I'm beginning to realise that children alter frighteningly rapidly, far too rapidly for their parents to cope with, we who shy away from change with our mortgages and marriages and same-item weekly shops. She's still the same lovely Iris, and I adore her just as fiercely as I ever did, but I'm beginning to be a bit frightened by how quickly I need to adapt to change to keep up with her, and how I must now stand and face the hurricane that I've created. Seemingly overnight, she's started growing a full head of the kind of hair that can be pulled into pigtails, and pointing at the things she wants with a jutting lower lip and brewing bellow. Her newborn cry tugged at my heartstrings, but when she cries now I know I ignore it at my peril, because it gets louder and more heart wrenching, The biting whilst breastfeeding thing is a worry. It might well be the start of weaning her, I know some babies bite then they're ready to come off the boob but don't know how to put it politely. After 10 months of breastfeeding, I know I have nothing to be ashamed of if this is the end. Still, I look at how much she's changing in every way and want to hold onto the one constant we have, the thing that I do when nothing else works. At the weekend, her Dad took her off for the morning in her furry bear suit to ramble through the woods with Buckley the dog in the bracing cold. I enjoyed a blissful lie in and only woke to John unhooking the baby carrier, a bear eating a Pear dangling over the bed, smiling widely to be reunited with Mummy.
She's been crying a bit
I think she wants you.
Funny how I'd get mad about that when she was a newborn. I'd want John to try everything before handing her over. Having missed her morning, I couldn't wait to be reunited with my baby. Half asleep, I fumbled down my pyjama top to allow Iris access to my breast. As she suckled, I watched my beautiful baby's face, my life in a circle of flesh, milk gathering at the corners of her hungry mouth. The scent of the Pear clutched in her tiny fist filled my nostrils as I drifted back into sleep. Bears and Pears. My daughters warm, heavy body in my arms. How can I stop her growing? How can I stop her changing from the fuzzy suited silent sleeper in my arms to a toddler who uses me as a springboard to a new and exciting life away from my breast?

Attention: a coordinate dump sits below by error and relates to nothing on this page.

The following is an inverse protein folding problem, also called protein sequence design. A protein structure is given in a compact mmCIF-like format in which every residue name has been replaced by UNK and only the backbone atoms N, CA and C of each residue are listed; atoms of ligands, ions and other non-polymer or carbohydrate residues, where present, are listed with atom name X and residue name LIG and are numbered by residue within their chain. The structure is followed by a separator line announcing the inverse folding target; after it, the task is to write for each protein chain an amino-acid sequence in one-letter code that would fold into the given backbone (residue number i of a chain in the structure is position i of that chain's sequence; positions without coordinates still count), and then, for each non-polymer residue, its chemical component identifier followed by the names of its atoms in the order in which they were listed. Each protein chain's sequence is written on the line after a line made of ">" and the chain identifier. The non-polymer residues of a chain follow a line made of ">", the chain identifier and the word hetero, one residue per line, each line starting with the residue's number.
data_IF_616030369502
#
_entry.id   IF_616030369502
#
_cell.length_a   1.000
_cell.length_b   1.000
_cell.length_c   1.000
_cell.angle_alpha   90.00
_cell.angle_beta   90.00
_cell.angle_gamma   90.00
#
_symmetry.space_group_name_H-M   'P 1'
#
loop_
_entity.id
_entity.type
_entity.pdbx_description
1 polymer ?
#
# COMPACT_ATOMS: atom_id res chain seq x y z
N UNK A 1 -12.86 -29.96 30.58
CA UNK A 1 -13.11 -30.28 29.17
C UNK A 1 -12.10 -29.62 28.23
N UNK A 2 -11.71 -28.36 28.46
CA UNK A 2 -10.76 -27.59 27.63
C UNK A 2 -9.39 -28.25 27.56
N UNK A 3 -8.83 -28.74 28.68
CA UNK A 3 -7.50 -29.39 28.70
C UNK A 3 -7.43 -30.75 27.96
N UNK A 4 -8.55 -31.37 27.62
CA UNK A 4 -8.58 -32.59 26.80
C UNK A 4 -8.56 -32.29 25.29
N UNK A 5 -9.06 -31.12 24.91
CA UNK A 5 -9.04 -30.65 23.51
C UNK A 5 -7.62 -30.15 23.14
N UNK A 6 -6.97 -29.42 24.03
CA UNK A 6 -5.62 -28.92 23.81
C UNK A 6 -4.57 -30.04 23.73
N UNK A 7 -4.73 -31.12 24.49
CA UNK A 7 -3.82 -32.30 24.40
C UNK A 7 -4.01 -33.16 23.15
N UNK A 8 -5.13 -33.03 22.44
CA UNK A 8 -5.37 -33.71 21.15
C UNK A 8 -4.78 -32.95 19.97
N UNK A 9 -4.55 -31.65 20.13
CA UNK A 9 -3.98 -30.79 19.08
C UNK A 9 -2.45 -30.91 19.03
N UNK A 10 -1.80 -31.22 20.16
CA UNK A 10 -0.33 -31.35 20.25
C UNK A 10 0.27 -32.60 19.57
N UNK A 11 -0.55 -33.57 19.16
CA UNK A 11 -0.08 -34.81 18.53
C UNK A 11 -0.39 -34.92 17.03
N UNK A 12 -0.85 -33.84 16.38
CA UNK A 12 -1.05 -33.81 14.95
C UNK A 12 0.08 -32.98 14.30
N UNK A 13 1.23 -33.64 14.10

I love my daughter. It's not a disclaimer that I really need to make. But it's a love that kicks you in the teeth as often as it warms your cockles. Someday soon she's going to walk, and while her first steps will probably be towards me, the ones that follow soon after will be in the opposite direction. I know, if your baby turns away from you now, it's only because you've done such a good job in making them feel secure so far. This turning into a toddler thing comes too hot on the heels of your return to work, and it's easy to think they don't need you anymore. Iris may have bitten my boob last night, but when she fell on her face at a friend's house today, she wanted me, and only me, to hold her while she roared through the pain and shock. Everyone in the room could see that. It's about letting go again, and my empty arms ache just as much as my boob. I've got to start learning that life with a baby is never constant. We're building up to the day, at 18, or these days, at 35, when they leave us for good. It's our job (though I never saw it in the original description.) I'm going to try and wake up tomorrow with positivity for Iris' new developments that day, even though many of them will take her away from me, rather than towards me. She will still need me, just in different ways. I'll have to change as fast as she does. I'm ready. I'll have to be.